7 Ways to Discourage and Demoralize Your Staff

When I first started as a youth pastor, the ministry was small and I was solely responsible for every aspect of the program. The first thing I did was recruit some good volunteers and tell them what to do. Our small team did our best to lead the ministry with me at the steering wheel. That was 16 years ago. Over the years, as our youth ministry has increased ten-fold, so have the number of volunteers and staff. My role has changed from lone ranger with a few sidekicks to leader of a growing volunteer force of over 40 people and a paid staff of four. Obviously, this has forced me to re-think the way I lead.

Here is the bottom line of what I've learned: As the team and ministry have grown, it has become even more important for me to exercise my complete authority and control. The bigger the organization, the more selfish I have to be. Whereas in the old days it was easy to play as a team and steer one or two volunteers in the direction I wanted to go, I can no longer deal with each person individually. Now I have to manage a multitude of personalities, life circumstances, and skill sets. This requires sheer force of will and immunity to any sort of criticism or suggestion. It requires a single-minded direction and conformity by everyone serving me. Since my ways affect the ways of the organization, and since I'm in charge, it is more important than ever that I get my way. This is true not only in my context but in every context. And so, with that in mind, I would like to share with you these seven things I've learned to guarantee your success as a leader.

7) Be more concerned with tasks than people. Let's be honest; when working with volunteers, you have very little leverage over them. You can't withhold their pay or put them on academic probation. It isn't that much different in a church setting with paid staff. But there is something you possess that trumps all other plays--the guilt card. So the next time a volunteer or employee tells you they can't make it to the meeting because they have to attend their parent's 50th wedding anniversary, or worse, their own mere 25th wedding anniversary, give them a long stare that says, "You aren't really committed, are you?" Then assign them to the cleanup crew.

6) Make sweeping changes constantly. Nothing says good leadership like making changes just to show you're in charge. Rhythm, consistency, competency and comfort are the enemies of a healthy team. As the leader, you have the power to change midstream. In fact, you should make monumental changes just as people are figuring out how to handle the last request you made. You should change direction more frequently than a remote-control car in the hands of a five-year-old. After all, you want to keep your people on their toes and remind them that they are weak and inexperienced, unlike you.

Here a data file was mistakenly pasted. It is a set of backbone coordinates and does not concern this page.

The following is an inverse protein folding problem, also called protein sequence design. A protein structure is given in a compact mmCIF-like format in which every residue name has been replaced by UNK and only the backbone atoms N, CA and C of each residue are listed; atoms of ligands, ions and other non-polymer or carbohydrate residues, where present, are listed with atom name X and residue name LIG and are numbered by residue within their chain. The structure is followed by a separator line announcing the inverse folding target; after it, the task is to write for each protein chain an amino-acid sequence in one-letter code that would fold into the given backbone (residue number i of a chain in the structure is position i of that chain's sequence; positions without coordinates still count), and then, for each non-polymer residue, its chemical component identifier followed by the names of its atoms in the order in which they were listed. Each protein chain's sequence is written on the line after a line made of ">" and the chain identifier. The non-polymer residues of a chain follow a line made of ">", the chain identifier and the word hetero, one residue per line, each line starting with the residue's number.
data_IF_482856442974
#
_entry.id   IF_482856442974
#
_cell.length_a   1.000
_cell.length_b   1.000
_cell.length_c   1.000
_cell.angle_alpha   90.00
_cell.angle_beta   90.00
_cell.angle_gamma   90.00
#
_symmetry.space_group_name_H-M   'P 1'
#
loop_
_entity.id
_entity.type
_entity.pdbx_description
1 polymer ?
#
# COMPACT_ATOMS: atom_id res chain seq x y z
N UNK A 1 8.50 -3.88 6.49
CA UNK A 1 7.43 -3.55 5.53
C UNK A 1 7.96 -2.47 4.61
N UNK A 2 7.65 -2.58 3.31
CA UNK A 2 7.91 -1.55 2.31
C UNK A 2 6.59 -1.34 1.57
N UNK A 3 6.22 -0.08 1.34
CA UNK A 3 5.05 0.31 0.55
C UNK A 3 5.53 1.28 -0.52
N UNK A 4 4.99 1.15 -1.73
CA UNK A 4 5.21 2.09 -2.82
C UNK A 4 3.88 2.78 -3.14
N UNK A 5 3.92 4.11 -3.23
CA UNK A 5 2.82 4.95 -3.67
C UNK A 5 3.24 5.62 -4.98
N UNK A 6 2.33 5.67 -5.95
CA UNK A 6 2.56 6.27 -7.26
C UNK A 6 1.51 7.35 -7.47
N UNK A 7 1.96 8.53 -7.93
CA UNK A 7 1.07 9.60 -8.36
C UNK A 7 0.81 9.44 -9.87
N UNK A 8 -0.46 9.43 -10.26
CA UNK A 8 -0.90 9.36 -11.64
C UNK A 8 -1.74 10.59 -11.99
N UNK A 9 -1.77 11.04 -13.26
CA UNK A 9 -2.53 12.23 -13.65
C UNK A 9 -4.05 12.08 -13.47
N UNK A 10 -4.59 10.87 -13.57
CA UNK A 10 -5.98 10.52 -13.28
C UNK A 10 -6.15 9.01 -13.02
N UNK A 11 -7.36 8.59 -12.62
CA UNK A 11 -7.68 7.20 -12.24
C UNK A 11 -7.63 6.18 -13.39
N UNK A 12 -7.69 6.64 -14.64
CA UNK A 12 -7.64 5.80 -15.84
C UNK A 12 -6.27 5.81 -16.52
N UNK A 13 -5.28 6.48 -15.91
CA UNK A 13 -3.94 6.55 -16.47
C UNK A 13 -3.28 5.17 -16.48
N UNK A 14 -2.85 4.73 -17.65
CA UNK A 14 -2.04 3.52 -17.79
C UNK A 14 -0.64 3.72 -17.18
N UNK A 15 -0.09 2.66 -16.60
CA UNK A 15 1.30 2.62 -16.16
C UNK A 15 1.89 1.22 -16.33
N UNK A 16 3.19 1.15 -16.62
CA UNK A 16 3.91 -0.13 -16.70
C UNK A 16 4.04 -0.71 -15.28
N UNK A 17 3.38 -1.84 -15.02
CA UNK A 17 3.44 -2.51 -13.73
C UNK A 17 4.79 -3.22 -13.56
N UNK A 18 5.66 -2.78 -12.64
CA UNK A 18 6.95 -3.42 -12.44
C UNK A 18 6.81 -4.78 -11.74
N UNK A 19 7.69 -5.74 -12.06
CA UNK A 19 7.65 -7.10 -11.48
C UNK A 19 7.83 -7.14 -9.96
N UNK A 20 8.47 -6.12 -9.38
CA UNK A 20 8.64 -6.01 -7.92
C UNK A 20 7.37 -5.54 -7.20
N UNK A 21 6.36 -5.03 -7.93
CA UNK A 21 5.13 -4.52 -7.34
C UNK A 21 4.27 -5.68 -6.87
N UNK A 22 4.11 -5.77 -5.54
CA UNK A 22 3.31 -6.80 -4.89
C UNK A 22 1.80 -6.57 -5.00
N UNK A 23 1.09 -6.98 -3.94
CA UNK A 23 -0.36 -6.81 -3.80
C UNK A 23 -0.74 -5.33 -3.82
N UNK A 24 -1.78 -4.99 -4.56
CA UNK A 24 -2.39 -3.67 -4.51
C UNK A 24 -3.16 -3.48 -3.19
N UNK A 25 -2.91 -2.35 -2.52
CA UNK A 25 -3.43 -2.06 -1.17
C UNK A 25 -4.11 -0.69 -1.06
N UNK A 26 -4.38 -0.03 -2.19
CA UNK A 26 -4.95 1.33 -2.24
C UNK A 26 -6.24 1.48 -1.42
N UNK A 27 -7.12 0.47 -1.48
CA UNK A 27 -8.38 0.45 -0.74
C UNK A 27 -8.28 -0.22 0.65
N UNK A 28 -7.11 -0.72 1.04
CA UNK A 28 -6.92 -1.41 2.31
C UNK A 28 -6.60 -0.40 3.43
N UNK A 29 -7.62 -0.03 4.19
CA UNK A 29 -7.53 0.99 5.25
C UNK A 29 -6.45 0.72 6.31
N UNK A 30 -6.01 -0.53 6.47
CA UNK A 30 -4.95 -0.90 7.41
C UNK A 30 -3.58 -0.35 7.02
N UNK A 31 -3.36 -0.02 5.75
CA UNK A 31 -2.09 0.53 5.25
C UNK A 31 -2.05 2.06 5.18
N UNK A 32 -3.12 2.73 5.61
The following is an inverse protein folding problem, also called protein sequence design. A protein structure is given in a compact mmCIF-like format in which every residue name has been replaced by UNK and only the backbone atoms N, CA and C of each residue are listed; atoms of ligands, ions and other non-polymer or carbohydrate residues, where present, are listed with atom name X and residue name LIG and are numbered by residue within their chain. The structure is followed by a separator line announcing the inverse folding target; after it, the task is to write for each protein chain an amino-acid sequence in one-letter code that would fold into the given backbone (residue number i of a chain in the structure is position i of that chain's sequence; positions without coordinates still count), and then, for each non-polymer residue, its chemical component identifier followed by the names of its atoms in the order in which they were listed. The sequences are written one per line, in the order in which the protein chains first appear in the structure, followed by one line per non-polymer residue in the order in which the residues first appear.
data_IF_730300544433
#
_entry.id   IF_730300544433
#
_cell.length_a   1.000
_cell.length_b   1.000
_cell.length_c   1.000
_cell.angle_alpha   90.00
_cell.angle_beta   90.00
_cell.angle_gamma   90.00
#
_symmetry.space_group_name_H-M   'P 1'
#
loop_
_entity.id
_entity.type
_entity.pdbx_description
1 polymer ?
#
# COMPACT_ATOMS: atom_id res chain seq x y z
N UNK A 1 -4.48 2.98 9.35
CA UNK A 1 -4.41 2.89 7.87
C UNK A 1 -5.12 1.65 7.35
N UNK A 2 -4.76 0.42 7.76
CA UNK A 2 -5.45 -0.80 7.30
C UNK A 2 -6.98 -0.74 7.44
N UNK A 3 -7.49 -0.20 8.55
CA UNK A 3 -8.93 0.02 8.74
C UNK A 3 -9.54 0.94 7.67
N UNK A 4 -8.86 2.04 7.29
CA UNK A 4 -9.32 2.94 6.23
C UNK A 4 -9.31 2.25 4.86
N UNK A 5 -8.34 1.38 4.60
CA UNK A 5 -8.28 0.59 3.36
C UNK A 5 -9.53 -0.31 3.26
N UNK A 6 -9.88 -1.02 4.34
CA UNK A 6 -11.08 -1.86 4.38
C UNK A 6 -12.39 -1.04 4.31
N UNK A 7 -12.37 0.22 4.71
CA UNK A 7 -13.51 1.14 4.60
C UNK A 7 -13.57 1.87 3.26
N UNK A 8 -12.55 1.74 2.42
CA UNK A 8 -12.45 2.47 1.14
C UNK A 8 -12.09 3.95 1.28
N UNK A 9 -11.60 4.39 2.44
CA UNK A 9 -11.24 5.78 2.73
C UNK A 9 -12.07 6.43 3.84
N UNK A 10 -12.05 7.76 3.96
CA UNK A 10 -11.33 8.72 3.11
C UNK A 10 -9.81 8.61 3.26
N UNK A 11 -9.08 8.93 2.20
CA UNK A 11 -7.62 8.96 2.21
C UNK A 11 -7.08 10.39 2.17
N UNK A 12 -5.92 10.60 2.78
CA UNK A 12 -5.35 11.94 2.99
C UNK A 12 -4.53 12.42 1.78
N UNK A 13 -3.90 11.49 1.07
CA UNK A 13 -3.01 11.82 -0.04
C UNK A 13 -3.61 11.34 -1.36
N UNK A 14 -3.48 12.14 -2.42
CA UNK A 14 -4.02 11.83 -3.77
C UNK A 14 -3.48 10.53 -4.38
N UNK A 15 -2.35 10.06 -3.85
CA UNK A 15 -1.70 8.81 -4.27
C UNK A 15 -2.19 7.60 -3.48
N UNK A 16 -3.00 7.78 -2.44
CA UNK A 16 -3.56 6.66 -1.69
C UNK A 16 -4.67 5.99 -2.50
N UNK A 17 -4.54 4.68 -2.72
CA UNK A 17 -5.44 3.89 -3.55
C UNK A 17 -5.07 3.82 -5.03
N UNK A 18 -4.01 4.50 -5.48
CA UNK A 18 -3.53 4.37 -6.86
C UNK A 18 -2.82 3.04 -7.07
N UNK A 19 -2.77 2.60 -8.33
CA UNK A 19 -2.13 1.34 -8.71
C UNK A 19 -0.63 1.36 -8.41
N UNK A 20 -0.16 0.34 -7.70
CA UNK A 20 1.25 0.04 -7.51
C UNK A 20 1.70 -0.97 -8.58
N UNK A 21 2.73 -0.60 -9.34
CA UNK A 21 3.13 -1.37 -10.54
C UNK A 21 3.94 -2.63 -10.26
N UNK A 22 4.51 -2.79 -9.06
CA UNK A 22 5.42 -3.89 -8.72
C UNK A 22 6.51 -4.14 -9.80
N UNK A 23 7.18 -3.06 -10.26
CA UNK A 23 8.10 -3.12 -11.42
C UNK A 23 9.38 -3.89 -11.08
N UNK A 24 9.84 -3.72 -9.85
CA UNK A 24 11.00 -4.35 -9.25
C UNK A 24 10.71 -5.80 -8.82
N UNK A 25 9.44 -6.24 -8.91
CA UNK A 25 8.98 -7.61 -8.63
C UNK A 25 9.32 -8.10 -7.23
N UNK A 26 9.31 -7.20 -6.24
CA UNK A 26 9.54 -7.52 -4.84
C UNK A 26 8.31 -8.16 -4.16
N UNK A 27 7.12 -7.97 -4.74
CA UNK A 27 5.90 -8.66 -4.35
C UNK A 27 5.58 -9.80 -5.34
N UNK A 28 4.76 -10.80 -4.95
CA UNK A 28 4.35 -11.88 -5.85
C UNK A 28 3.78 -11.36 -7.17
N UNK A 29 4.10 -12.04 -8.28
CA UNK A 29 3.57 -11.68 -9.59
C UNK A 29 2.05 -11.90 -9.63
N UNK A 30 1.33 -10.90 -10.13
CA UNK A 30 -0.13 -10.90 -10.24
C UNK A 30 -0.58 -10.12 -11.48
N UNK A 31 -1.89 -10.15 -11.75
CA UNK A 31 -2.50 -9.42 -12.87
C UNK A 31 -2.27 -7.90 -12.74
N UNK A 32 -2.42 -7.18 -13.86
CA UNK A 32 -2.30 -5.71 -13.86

5) Micromanage everything. The last thing you need is for your staff and volunteers to feel like they are capable of handling something themselves. This uppity attitude is harmful to the proprietary atmosphere you are trying to create. It's far better to watch over and control every aspect of your organization with a magnifying glass and hammer. In the unlikely event someone other than you has a good idea and begins to implement it themselves, interrupt their plan with endless suggestions in order to make the idea seem like yours.

4) Reject personal vulnerability. Perhaps you have a weakness or insecurity. That's the last thing you should mention to anyone. Nobody needs to know you aren't indestructible. Nobody needs to know you have a problem at home, a health concern, or a fear that you don't really know what you are doing. Whatever you do, never let them see you sweat, cry or express doubt. Showing weakness is a sign of weakness.

3) Create an atmosphere of fear. Since the days of the cave man--when Grog ran for his life from the hungry raptor--fear has been saving lives. Humans are biologically wired with adrenaline for a reason. Nothing is more rewarding than seeing your staff tremble when you walk into the room or ask to speak to them. If they aren't shaking, you aren't leading.

2) Criticize publicly whenever possible. If you really want to demonstrate that you are the head honcho, make sure that you criticize and correct in full view. Calling people out for their failures in front of others will breed the type of humiliation that undermines any threat of revolt. Publicly humiliating someone in front of their peers is particularly effective. After all, nobody wants to be next.

1) Make personal ambition your primary mission (and cover it with insider's culture talk). This is an art form and the highest form of leadership. Determine to what extent you will go to make it to the top, and then create language to make it seem like this is everyone's mission. Manipulate the process to make your ideas the only way the organization can possibly succeed. Stomp out anything that doesn't serve your personal interests. Be sure to steal the limelight so that the higher-ups will see your face at every turn of success. Be watchful about letting other, equally effective, ideas sneak their way into your mission, and cover your tracks by finding obscure outside experts and statistics to back your opinions.  Then develop insider's language that make you seem smarter than everyone else. It works on House of Cards; it will work for you.

These are the things I've learned as I've grown as a leader. Now that I'm a pretty big deal, I know what I'm talking about. I'm certain you will find these tips helpful as you climb the ladder to the pinnacle of leadership success.